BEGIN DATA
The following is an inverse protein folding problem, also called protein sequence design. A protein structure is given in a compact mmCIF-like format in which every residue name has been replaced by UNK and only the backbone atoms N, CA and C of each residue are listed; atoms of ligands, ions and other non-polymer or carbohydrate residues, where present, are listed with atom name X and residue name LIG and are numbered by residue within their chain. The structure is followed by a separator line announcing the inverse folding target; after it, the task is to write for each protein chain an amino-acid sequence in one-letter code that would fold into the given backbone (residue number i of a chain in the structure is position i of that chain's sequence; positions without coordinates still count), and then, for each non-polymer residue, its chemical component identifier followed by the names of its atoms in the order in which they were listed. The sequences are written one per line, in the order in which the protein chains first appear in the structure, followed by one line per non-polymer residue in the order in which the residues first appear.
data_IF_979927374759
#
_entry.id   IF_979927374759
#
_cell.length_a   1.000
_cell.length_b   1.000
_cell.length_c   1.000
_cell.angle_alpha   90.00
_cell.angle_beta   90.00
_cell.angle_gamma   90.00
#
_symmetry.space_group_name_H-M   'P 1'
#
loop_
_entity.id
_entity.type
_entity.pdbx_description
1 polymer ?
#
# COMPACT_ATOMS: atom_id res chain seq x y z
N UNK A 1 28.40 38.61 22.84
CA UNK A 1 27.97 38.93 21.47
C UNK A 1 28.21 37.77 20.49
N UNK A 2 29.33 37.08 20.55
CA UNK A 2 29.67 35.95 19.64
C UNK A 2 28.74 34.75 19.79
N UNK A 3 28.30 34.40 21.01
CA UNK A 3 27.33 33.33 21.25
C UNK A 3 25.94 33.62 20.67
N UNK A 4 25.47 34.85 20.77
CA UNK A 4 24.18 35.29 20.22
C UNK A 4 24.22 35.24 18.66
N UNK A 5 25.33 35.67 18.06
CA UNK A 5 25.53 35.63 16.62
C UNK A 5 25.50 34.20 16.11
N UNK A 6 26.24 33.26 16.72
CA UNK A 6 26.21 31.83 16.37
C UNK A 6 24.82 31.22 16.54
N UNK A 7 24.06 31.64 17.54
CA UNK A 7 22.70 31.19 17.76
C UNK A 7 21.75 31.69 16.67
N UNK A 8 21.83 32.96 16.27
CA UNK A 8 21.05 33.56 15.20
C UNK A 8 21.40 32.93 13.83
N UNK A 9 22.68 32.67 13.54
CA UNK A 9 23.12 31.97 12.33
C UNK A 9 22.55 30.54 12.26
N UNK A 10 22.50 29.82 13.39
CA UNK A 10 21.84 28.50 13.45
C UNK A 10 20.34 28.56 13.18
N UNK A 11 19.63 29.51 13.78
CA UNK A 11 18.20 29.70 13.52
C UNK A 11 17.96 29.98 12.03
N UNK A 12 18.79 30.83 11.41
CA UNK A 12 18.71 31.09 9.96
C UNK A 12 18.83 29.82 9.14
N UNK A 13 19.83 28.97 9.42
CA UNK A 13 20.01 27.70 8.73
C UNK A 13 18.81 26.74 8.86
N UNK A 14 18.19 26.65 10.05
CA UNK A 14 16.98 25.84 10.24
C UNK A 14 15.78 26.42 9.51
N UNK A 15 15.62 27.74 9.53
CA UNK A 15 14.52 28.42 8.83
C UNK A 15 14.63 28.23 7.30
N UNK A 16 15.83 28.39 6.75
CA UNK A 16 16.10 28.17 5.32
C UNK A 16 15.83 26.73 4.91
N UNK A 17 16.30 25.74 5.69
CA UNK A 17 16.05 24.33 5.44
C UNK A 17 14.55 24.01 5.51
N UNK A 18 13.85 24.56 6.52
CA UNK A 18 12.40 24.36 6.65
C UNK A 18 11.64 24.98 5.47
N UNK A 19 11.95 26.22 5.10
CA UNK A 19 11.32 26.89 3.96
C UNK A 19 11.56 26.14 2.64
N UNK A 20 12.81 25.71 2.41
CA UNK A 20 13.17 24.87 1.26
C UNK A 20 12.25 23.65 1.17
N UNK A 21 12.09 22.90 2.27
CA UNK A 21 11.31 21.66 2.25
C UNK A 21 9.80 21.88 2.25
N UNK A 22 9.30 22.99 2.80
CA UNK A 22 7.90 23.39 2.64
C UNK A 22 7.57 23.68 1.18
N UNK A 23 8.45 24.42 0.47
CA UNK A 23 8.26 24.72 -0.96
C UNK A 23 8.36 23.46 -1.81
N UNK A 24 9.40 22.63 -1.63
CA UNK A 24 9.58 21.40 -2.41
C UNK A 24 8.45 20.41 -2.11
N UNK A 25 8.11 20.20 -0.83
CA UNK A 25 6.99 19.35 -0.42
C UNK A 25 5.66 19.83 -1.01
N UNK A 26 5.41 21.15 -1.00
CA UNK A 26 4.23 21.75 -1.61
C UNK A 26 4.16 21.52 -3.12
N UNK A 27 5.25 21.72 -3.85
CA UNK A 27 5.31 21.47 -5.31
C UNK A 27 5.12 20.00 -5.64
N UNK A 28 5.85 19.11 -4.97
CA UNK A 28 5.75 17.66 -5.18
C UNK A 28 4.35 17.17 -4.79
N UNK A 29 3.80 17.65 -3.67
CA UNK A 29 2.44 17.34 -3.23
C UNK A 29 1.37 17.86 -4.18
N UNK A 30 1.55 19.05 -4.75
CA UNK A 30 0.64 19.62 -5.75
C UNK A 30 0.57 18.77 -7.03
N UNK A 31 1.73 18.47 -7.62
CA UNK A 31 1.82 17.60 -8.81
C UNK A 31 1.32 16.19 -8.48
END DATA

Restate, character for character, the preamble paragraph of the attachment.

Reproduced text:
The following is an inverse protein folding problem, also called protein sequence design. A protein structure is given in a compact mmCIF-like format in which every residue name has been replaced by UNK and only the backbone atoms N, CA and C of each residue are listed; atoms of ligands, ions and other non-polymer or carbohydrate residues, where present, are listed with atom name X and residue name LIG and are numbered by residue within their chain. The structure is followed by a separator line announcing the inverse folding target; after it, the task is to write for each protein chain an amino-acid sequence in one-letter code that would fold into the given backbone (residue number i of a chain in the structure is position i of that chain's sequence; positions without coordinates still count), and then, for each non-polymer residue, its chemical component identifier followed by the names of its atoms in the order in which they were listed. The sequences are written one per line, in the order in which the protein chains first appear in the structure, followed by one line per non-polymer residue in the order in which the residues first appear.